AThe projects I’d helped fund would come back when they were ready to go to market, asking if I could do their PR. Initially, I didn’t love the idea of being a publicist, but then I realized that I could just do the same work I’d always been doing for a longer-term basis.

QA lot of people have ideas they never act on—what do you think pushed you to actually make this happen?

AI was already fatigued from crowdfunding for so many years. It’s a lot of work. You’re always pushing, always in launch mode. The space was getting more crowded, the power of earned media was lessening, we were already seeing a focus more on storytelling and comms. So it was all a very natural transition that made a lot of sense.

QHaving decided you were going to launch a new company, how did you begin?

AI’d been carrying my crowdfunding projects alone on my shoulders to make them successful. I knew I needed and wanted to scale. I hired Holly Howard, a business consultant who taught me the value of an org chart, operations manual, brand DNA. She changed everything.

QWhat went into the foundational work you did together?

AIt felt excessive to do all the groundwork—like a 50-page employee handbook, ops manual, training checklists—when I was just one person. Like I’m structuring in time-off for lactation. But that’s when you really should do it—when it’s just you. It will be in its most pure form. It seems over-the-top, but when we hire people, they feel like they’re entering a culture where they’re being cared for, and we’ve had to change very few things over the years.

QWhat skills did you possess? What have you had to hire for?

AI learned to relinquish control. This is why Daly has had such sustainable growth. I was always in launch mode for Kickstarter—my expertise is in new business and client relations—and I needed to learn how to create more sustained storytelling. That’s why I brought [our managing director and partner] Ally on. She’s our managing director with this incredible PR background, but is also an ops queen and is so good at everything operations and organizational culture. So we created an org chart where we lean into our strengths.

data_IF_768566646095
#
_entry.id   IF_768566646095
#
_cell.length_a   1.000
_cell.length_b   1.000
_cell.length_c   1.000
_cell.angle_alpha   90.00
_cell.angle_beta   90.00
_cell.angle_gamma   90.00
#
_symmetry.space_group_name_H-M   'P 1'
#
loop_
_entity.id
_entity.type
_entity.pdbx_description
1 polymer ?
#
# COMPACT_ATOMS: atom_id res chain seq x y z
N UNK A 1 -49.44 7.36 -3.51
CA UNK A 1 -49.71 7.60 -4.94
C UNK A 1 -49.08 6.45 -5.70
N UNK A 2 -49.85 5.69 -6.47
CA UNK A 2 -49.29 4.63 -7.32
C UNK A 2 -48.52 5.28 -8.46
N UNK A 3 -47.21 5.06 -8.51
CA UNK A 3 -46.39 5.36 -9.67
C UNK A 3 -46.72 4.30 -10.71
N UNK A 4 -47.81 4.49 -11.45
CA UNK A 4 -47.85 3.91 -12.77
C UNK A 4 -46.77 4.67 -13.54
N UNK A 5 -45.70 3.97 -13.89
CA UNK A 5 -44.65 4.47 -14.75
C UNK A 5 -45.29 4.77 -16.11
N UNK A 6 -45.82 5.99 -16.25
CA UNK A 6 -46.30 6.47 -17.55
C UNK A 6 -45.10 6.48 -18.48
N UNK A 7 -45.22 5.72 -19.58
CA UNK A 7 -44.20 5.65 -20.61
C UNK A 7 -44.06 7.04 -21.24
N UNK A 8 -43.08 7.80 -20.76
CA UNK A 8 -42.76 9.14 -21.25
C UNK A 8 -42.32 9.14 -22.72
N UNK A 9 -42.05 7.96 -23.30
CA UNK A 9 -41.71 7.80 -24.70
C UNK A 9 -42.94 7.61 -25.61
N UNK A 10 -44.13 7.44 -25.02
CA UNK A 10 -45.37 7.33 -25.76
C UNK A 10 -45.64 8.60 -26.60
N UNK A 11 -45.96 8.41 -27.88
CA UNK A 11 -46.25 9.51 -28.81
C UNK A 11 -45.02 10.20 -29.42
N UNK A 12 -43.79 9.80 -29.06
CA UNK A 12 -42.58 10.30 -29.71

QYou launched in 2019, how did the pandemic affect your business?

AIt really taught me the value of resilience. I learned how to be more agile, more flexible. A core value at Daly is pivoting. Daly was only around a year before the pandemic. After it hit, we lost 70% of our clients within a couple weeks. We had to pivot back to crowdfunding. Take on smaller projects. But it put enough money in the bank that we didn’t have to let anybody go. That’s all I cared about.

QWhat’s the main differentiator between Daly and other comms agencies?

AWe’re a category-agnostic company: Lifestyle, food, beverage, tech—our clients run the gamut. Our team possesses a diverse set of skills and backgrounds across PR and marketing, so we take a holistic approach. This isn’t Samantha Jones PR relying on relationships, who you know. It’s how you pitch, market, sell—a 360-degree approach.


QDo you have a PR strategy for yourself?

AHa! We do all this work raising profiles for other people, but we need to start doing that more for ourselves! We do have an exciting editorial arm, The Daly News, where we bring in people who inspire us.

QFounders can seem untouchable with regular people thinking “I could never do that.” Can you pull back the veil on how you get it done?

AI’m a huge therapy nerd. I was diagnosed with OCD late in life. I was incredibly unhappy and anxious. Having the privilege to focus on my mental health helped everything. It’s been the biggest part of my growth as a person over the past few years. And I took these learnings into my postpartum experience. I did a lot of preparing: Ally was running the show, I upped my therapy sessions, I hired an incredible nanny. I basically built a team for postpartum support because I was worried about it triggering my anxiety and OCD.

QAre there any resources for founders and entrepreneurs you'd recommend?

AI’m obsessed with Danny Meyer, founder of Union Square Hospitality Group. He talks a lot about enlightened hospitality, which I’ve found you can apply to any type of business you’re running.